I realized they were poll workers too late, after I was halfway across the cross walk toward their side of the street. I was trying to get back to the office before the fine mist turned all the way into rain, and my skin had turned to a canvas of goosebumps.
“Are you voting today?” She asked me, and memories floated back, of looking up at people twice my size, offering slick pamphlets and brochures. I saw a different, younger, version of myself, naive, hopeful and eager, stunned at the callousness and rudeness of a world I was just entering.
I kept moving when I answered her, told her I was working, I’ll vote later.
Later, crossing the muddy parking lot behind the church, a skinny teenage boy was standing across from a bearded man, thermos by his work boot, each on one side of the door, passing out “vote for…” cards. They were working for opposing candidates, and the boy looked uncomfortable.
I kept moving past them, through the doors that they stood too close to, said no thanks to the cards they were holding out to me.
It’s habit. Just five minutes out of the office, and I can’t lay aside my need to stay outside of the arena, to watch but not join.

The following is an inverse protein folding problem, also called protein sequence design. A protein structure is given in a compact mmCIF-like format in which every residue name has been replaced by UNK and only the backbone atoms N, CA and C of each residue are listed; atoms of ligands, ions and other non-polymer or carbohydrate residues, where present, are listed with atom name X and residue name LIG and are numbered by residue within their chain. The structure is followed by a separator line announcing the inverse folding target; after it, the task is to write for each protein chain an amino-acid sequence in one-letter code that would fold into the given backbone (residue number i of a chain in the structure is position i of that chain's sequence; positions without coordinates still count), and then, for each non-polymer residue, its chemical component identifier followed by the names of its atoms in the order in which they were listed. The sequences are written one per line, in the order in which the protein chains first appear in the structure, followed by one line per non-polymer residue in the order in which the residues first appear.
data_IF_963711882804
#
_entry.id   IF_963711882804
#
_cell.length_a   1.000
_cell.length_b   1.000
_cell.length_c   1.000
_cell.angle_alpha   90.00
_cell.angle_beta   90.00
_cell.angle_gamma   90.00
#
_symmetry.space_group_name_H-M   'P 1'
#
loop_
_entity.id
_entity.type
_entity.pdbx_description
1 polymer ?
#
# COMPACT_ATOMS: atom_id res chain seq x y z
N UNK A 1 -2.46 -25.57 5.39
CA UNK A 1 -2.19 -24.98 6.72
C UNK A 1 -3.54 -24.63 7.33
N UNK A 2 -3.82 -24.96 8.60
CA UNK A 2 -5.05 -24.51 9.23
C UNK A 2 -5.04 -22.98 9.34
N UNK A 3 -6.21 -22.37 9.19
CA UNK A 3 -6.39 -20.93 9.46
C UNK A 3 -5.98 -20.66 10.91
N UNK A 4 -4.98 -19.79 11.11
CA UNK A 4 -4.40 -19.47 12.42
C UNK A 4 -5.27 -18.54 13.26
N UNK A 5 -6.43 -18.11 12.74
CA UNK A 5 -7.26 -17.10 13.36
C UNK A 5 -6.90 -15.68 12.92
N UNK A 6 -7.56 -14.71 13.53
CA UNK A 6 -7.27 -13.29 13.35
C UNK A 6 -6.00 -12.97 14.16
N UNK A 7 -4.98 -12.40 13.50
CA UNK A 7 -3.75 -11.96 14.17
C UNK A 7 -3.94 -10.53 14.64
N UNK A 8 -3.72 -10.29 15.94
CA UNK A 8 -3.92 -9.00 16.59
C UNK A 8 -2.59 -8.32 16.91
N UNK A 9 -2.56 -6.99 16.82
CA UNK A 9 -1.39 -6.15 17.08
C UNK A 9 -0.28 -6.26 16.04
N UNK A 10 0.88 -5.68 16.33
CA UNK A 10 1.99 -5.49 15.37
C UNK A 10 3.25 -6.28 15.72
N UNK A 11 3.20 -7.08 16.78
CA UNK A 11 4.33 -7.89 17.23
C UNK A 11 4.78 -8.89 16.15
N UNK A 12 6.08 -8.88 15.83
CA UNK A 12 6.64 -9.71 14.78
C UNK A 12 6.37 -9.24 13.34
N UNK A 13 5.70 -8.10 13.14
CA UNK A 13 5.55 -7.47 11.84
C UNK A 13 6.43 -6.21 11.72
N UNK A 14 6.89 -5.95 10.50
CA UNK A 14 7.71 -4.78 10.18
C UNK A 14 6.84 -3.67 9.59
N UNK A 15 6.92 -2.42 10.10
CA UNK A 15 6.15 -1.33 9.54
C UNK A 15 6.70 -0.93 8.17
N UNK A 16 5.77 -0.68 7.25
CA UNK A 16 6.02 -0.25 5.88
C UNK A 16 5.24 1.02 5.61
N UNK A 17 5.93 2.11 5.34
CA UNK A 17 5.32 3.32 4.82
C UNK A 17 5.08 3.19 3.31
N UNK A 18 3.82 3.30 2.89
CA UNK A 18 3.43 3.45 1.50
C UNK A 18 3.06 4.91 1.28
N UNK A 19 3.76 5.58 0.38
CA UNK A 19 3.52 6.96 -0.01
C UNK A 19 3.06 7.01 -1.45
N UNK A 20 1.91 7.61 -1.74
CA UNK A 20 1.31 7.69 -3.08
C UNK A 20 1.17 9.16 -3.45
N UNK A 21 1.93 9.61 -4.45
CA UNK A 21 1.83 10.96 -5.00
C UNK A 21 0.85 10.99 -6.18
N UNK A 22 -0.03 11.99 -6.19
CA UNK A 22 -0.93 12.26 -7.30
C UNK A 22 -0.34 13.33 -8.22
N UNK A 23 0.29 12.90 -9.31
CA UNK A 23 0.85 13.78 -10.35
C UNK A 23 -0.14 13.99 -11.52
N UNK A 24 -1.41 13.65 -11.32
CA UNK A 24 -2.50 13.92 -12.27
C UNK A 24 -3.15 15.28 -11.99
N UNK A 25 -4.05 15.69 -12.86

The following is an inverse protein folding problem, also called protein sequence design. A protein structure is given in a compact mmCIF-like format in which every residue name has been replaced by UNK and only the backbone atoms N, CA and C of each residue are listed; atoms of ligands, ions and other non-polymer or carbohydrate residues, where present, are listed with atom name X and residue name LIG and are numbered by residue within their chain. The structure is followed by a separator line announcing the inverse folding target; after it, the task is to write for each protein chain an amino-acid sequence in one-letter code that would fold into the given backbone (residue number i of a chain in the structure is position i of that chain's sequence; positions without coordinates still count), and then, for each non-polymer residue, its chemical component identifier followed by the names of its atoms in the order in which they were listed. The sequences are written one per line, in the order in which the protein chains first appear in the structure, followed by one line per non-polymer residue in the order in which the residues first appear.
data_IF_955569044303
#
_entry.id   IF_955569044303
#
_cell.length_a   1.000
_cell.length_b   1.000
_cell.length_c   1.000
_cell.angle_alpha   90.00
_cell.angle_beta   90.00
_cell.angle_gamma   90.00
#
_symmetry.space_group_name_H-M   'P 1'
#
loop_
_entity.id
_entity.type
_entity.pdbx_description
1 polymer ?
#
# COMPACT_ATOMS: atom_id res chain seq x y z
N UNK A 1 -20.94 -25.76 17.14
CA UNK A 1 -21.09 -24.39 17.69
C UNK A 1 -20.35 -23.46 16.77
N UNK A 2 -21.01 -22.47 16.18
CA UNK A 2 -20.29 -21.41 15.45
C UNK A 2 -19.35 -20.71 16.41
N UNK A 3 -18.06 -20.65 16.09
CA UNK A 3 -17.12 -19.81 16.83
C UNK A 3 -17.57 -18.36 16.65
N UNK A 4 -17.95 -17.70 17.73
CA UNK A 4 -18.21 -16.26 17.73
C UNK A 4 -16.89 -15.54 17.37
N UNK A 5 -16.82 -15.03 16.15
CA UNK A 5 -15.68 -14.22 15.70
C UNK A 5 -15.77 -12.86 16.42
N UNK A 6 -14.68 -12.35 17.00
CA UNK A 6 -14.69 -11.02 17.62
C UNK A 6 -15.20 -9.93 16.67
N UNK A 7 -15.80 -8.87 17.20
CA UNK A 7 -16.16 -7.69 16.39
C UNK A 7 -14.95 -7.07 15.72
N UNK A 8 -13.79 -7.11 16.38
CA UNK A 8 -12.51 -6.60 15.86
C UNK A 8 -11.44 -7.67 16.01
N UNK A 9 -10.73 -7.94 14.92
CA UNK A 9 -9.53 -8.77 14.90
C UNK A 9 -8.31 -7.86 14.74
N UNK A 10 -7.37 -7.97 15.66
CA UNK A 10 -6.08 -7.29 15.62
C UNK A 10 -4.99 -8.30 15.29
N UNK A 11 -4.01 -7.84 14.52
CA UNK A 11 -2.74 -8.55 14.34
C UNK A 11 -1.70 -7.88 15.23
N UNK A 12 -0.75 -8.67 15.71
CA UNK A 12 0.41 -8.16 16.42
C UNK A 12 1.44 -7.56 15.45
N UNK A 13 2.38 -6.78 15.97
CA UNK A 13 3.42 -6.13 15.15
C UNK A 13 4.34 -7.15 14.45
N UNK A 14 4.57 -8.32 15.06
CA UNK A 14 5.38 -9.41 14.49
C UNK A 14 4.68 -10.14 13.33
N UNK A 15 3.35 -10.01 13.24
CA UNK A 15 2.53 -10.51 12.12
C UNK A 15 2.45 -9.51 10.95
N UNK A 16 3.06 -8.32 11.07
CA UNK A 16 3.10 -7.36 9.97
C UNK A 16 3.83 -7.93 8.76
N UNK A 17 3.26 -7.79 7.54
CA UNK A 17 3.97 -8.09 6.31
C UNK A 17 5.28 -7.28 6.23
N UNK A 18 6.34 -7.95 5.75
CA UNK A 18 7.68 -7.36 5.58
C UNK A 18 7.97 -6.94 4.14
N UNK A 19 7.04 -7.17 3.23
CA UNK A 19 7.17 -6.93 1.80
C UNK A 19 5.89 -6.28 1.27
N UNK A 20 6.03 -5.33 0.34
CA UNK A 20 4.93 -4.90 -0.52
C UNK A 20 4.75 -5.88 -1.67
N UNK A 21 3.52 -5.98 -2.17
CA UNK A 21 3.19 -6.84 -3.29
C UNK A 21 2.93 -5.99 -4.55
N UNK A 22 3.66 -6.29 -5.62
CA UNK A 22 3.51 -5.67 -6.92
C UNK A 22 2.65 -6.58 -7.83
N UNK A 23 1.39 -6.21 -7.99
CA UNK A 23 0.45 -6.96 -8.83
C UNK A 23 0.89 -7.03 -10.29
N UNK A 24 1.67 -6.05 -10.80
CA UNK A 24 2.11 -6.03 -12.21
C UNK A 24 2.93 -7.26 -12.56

Inside, the older woman struggled to find my name in her binder, reading slowly down the list of names. “Let me guess,” the woman who held the ballots said, watching us. “Democrat?” I wondered how many people end up with the wrong ballot. I don’t like answering the question, not out loud. I don’t like that I’m registered with one party, and not the other. I show up on lists now, and someone reading my coverage might know, might read bias where it shouldn’t be.
She handed me the ballot, and in the faux privacy of a small, shaky voter’s booth, I carefully filled in the bubbles; round and round and round with the pen until there’s no speck of white. The scanner hummed when it sucked the ballot in. My civic duty is accomplished, and it’s embarrassingly easy.
And in the morning? I call the victors and I call the losers and I find the juxtaposition strange. Tuesday we vote. Wednesday we report on the people we helped elect.
It’s like quoting a family member, or chatting with the police officer’s wife at church while hoping he doesn’t remember how you hounded him all Monday morning. Those lines, the ones you’re not supposed to cross, sometimes they intersect. And then what?
I pick up the phone and I push it all back – my political affiliations, memberships, the gratification or disappointment that rises as I scan vote tallies. I try to forget it while I’m here.
And at the end of the day, I’ll walk the eight short blocks home, wish I’d saved that beer yesterday so I could drink it today instead. Then I’ll celebrate the success and wonder how others couldn’t see it the way I do; there I’ll let those affiliations and memberships crowd back in. But I’ll be quiet about it.
I won’t put signs in my yard, or bumper stickers on my car. I won’t like causes or groups on Facebook. I won’t take brochures from poll workers. And I’ll watch what I say when I talk about the stories I cover to new friends over coffees.
Because tomorrow morning, early, I have to push it all back again. And it’s easier to push it back when I haven’t been shouting it from the roof tops.
Sometimes it’s a strange life here.